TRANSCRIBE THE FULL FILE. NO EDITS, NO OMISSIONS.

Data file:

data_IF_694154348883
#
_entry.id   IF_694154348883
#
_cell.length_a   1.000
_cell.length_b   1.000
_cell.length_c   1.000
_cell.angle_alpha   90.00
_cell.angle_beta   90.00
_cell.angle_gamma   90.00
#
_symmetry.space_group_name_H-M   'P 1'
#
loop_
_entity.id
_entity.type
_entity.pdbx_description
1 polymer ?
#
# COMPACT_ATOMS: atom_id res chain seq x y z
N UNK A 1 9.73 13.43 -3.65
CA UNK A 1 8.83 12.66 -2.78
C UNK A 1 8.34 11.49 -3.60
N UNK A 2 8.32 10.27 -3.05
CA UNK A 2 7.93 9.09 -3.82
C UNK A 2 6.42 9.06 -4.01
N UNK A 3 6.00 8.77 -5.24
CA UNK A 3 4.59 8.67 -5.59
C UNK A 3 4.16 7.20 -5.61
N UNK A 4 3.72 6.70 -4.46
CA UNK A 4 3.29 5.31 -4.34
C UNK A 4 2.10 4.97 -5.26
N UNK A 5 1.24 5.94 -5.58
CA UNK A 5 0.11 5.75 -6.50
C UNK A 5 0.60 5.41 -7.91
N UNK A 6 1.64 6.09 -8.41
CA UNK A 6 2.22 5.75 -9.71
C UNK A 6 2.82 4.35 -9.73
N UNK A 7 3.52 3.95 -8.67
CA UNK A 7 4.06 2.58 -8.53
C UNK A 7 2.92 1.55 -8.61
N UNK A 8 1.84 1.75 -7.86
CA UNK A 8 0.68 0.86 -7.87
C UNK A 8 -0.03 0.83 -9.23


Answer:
data_IF_694154348883
#
_entry.id   IF_694154348883
#
_cell.length_a   1.000
_cell.length_b   1.000
_cell.length_c   1.000
_cell.angle_alpha   90.00
_cell.angle_beta   90.00
_cell.angle_gamma   90.00
#
_symmetry.space_group_name_H-M   'P 1'
#
loop_
_entity.id
_entity.type
_entity.pdbx_description
1 polymer ?
#
# COMPACT_ATOMS: atom_id res chain seq x y z
N UNK A 1 9.73 13.43 -3.65
CA UNK A 1 8.83 12.66 -2.78
C UNK A 1 8.34 11.49 -3.60
N UNK A 2 8.32 10.27 -3.05
CA UNK A 2 7.93 9.09 -3.82
C UNK A 2 6.42 9.06 -4.01
N UNK A 3 6.00 8.77 -5.24
CA UNK A 3 4.59 8.67 -5.59
C UNK A 3 4.16 7.20 -5.61
N UNK A 4 3.72 6.70 -4.46
CA UNK A 4 3.29 5.31 -4.34
C UNK A 4 2.10 4.97 -5.26
N UNK A 5 1.24 5.94 -5.58
CA UNK A 5 0.11 5.75 -6.50
C UNK A 5 0.60 5.41 -7.91
N UNK A 6 1.64 6.09 -8.41
CA UNK A 6 2.22 5.75 -9.71
C UNK A 6 2.82 4.35 -9.73
N UNK A 7 3.52 3.95 -8.67
CA UNK A 7 4.06 2.58 -8.53
C UNK A 7 2.92 1.55 -8.61
N UNK A 8 1.84 1.75 -7.86
CA UNK A 8 0.68 0.86 -7.87
C UNK A 8 -0.03 0.83 -9.23